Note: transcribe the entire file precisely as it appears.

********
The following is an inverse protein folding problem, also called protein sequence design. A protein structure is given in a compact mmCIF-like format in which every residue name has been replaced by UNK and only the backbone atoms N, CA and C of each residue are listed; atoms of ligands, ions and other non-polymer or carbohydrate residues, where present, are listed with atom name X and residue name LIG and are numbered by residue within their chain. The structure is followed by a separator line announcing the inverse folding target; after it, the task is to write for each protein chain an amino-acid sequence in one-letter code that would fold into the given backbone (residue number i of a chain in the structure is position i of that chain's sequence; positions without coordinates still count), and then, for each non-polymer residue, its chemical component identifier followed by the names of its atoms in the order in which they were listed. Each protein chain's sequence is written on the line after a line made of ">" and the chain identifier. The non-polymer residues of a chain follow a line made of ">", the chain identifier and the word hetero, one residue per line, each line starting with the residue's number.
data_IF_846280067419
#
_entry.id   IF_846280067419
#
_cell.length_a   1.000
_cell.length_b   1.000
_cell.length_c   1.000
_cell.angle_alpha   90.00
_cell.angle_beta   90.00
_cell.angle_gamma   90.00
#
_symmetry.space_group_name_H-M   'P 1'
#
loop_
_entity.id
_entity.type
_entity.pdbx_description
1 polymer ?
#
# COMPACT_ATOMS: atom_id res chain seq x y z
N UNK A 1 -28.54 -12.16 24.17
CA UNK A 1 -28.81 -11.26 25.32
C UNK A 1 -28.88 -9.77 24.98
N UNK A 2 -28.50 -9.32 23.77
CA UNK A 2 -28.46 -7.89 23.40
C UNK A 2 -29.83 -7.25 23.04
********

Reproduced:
The following is an inverse protein folding problem, also called protein sequence design. A protein structure is given in a compact mmCIF-like format in which every residue name has been replaced by UNK and only the backbone atoms N, CA and C of each residue are listed; atoms of ligands, ions and other non-polymer or carbohydrate residues, where present, are listed with atom name X and residue name LIG and are numbered by residue within their chain. The structure is followed by a separator line announcing the inverse folding target; after it, the task is to write for each protein chain an amino-acid sequence in one-letter code that would fold into the given backbone (residue number i of a chain in the structure is position i of that chain's sequence; positions without coordinates still count), and then, for each non-polymer residue, its chemical component identifier followed by the names of its atoms in the order in which they were listed. Each protein chain's sequence is written on the line after a line made of ">" and the chain identifier. The non-polymer residues of a chain follow a line made of ">", the chain identifier and the word hetero, one residue per line, each line starting with the residue's number.
data_IF_846280067419
#
_entry.id   IF_846280067419
#
_cell.length_a   1.000
_cell.length_b   1.000
_cell.length_c   1.000
_cell.angle_alpha   90.00
_cell.angle_beta   90.00
_cell.angle_gamma   90.00
#
_symmetry.space_group_name_H-M   'P 1'
#
loop_
_entity.id
_entity.type
_entity.pdbx_description
1 polymer ?
#
# COMPACT_ATOMS: atom_id res chain seq x y z
N UNK A 1 -28.54 -12.16 24.17
CA UNK A 1 -28.81 -11.26 25.32
C UNK A 1 -28.88 -9.77 24.98
N UNK A 2 -28.50 -9.32 23.77
CA UNK A 2 -28.46 -7.89 23.40
C UNK A 2 -29.83 -7.25 23.04